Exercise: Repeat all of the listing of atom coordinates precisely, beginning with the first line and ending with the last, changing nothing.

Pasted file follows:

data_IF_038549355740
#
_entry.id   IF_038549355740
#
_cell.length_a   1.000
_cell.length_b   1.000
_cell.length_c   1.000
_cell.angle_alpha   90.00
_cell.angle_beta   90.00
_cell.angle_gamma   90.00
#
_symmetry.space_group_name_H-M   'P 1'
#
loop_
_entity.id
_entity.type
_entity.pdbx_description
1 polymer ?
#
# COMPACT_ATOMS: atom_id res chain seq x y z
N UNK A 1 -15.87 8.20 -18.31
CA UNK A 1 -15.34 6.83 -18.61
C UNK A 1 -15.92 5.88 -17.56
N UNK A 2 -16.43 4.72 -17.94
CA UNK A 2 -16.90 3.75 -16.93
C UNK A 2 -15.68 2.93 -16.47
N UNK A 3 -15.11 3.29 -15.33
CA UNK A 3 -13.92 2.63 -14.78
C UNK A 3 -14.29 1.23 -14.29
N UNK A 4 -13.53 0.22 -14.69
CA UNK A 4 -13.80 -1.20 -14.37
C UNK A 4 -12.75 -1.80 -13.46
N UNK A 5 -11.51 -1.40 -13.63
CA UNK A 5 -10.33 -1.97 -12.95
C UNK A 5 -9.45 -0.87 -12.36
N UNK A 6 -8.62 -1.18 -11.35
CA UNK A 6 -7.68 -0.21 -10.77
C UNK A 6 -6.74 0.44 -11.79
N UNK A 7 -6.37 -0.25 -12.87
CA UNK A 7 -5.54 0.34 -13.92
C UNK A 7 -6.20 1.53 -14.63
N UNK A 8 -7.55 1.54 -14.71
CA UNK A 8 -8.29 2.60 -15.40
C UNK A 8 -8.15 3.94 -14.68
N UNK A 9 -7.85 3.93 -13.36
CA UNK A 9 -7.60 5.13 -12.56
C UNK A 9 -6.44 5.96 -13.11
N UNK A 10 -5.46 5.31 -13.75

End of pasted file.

data_IF_038549355740
#
_entry.id   IF_038549355740
#
_cell.length_a   1.000
_cell.length_b   1.000
_cell.length_c   1.000
_cell.angle_alpha   90.00
_cell.angle_beta   90.00
_cell.angle_gamma   90.00
#
_symmetry.space_group_name_H-M   'P 1'
#
loop_
_entity.id
_entity.type
_entity.pdbx_description
1 polymer ?
#
# COMPACT_ATOMS: atom_id res chain seq x y z
N UNK A 1 -15.87 8.20 -18.31
CA UNK A 1 -15.34 6.83 -18.61
C UNK A 1 -15.92 5.88 -17.56
N UNK A 2 -16.43 4.72 -17.94
CA UNK A 2 -16.90 3.75 -16.93
C UNK A 2 -15.68 2.93 -16.47
N UNK A 3 -15.11 3.29 -15.33
CA UNK A 3 -13.92 2.63 -14.78
C UNK A 3 -14.29 1.23 -14.29
N UNK A 4 -13.53 0.22 -14.69
CA UNK A 4 -13.80 -1.20 -14.37
C UNK A 4 -12.75 -1.80 -13.46
N UNK A 5 -11.51 -1.40 -13.63
CA UNK A 5 -10.33 -1.97 -12.95
C UNK A 5 -9.45 -0.87 -12.36
N UNK A 6 -8.62 -1.18 -11.35
CA UNK A 6 -7.68 -0.21 -10.77
C UNK A 6 -6.74 0.44 -11.79
N UNK A 7 -6.37 -0.25 -12.87
CA UNK A 7 -5.54 0.34 -13.92
C UNK A 7 -6.20 1.53 -14.63
N UNK A 8 -7.55 1.54 -14.71
CA UNK A 8 -8.29 2.60 -15.40
C UNK A 8 -8.15 3.94 -14.68
N UNK A 9 -7.85 3.93 -13.36
CA UNK A 9 -7.60 5.13 -12.56
C UNK A 9 -6.44 5.96 -13.11
N UNK A 10 -5.46 5.31 -13.75